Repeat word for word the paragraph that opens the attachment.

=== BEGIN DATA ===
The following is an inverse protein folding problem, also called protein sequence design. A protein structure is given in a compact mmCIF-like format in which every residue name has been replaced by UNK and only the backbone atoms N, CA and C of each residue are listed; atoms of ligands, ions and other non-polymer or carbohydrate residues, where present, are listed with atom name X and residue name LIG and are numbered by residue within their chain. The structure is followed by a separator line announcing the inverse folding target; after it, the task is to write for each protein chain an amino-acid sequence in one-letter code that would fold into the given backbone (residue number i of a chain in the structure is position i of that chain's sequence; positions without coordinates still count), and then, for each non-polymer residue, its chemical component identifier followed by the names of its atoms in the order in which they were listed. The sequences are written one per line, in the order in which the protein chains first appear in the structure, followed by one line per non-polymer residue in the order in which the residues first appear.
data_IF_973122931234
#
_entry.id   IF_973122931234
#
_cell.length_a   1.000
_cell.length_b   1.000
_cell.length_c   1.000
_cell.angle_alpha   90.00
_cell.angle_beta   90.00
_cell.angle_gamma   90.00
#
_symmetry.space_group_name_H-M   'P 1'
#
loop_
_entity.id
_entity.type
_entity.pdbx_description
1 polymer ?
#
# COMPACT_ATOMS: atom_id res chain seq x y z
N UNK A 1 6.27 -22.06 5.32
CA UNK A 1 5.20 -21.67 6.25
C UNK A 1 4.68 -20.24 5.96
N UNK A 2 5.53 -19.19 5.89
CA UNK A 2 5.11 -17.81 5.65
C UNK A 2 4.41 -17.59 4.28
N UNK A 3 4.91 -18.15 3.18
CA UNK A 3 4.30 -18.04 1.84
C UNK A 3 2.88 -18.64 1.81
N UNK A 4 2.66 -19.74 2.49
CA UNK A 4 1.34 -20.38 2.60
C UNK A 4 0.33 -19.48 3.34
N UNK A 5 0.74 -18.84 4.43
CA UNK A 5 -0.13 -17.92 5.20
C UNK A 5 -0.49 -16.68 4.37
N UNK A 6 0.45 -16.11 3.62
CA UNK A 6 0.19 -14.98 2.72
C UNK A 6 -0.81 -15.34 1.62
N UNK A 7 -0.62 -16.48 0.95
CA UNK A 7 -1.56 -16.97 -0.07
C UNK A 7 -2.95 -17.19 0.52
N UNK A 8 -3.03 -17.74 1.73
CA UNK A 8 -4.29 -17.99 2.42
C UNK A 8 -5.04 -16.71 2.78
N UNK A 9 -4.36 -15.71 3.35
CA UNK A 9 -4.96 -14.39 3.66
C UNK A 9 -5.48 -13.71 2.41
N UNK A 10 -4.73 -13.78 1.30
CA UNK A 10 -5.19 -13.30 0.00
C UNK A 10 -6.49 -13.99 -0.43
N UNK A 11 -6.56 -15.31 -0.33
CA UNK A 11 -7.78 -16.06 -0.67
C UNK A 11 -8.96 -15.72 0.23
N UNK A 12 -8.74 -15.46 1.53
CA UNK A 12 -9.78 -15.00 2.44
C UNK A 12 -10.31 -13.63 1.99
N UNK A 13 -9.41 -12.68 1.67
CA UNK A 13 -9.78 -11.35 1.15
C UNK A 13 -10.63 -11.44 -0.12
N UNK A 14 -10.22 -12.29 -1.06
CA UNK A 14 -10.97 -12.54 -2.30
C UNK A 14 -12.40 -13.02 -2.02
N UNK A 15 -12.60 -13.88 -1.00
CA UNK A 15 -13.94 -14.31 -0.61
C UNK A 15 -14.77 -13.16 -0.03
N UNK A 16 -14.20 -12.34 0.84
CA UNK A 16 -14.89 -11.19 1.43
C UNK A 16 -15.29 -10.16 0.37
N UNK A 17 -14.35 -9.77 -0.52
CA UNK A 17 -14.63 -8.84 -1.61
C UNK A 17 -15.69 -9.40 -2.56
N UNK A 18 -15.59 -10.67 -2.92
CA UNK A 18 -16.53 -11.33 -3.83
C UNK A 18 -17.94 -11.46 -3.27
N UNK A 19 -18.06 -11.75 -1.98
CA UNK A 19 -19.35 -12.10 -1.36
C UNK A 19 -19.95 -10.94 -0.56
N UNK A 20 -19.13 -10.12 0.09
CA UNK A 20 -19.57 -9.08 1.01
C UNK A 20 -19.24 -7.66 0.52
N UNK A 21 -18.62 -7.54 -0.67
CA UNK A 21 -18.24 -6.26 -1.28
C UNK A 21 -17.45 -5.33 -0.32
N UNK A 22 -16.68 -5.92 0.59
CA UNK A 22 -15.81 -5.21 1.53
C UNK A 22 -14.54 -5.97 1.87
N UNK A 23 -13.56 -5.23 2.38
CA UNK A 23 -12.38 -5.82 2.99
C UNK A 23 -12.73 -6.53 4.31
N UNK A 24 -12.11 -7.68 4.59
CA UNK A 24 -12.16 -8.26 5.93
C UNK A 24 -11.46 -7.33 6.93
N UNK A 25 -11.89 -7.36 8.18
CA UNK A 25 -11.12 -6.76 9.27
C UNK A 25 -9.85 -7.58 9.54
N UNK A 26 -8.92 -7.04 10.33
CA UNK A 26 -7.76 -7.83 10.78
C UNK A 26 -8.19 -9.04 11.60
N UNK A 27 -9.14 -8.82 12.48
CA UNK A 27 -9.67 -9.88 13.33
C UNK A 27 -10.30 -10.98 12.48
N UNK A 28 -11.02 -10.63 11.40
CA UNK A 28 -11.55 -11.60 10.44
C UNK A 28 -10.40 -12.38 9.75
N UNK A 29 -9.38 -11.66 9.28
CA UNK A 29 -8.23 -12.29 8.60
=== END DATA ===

The following is an inverse protein folding problem, also called protein sequence design. A protein structure is given in a compact mmCIF-like format in which every residue name has been replaced by UNK and only the backbone atoms N, CA and C of each residue are listed; atoms of ligands, ions and other non-polymer or carbohydrate residues, where present, are listed with atom name X and residue name LIG and are numbered by residue within their chain. The structure is followed by a separator line announcing the inverse folding target; after it, the task is to write for each protein chain an amino-acid sequence in one-letter code that would fold into the given backbone (residue number i of a chain in the structure is position i of that chain's sequence; positions without coordinates still count), and then, for each non-polymer residue, its chemical component identifier followed by the names of its atoms in the order in which they were listed. The sequences are written one per line, in the order in which the protein chains first appear in the structure, followed by one line per non-polymer residue in the order in which the residues first appear.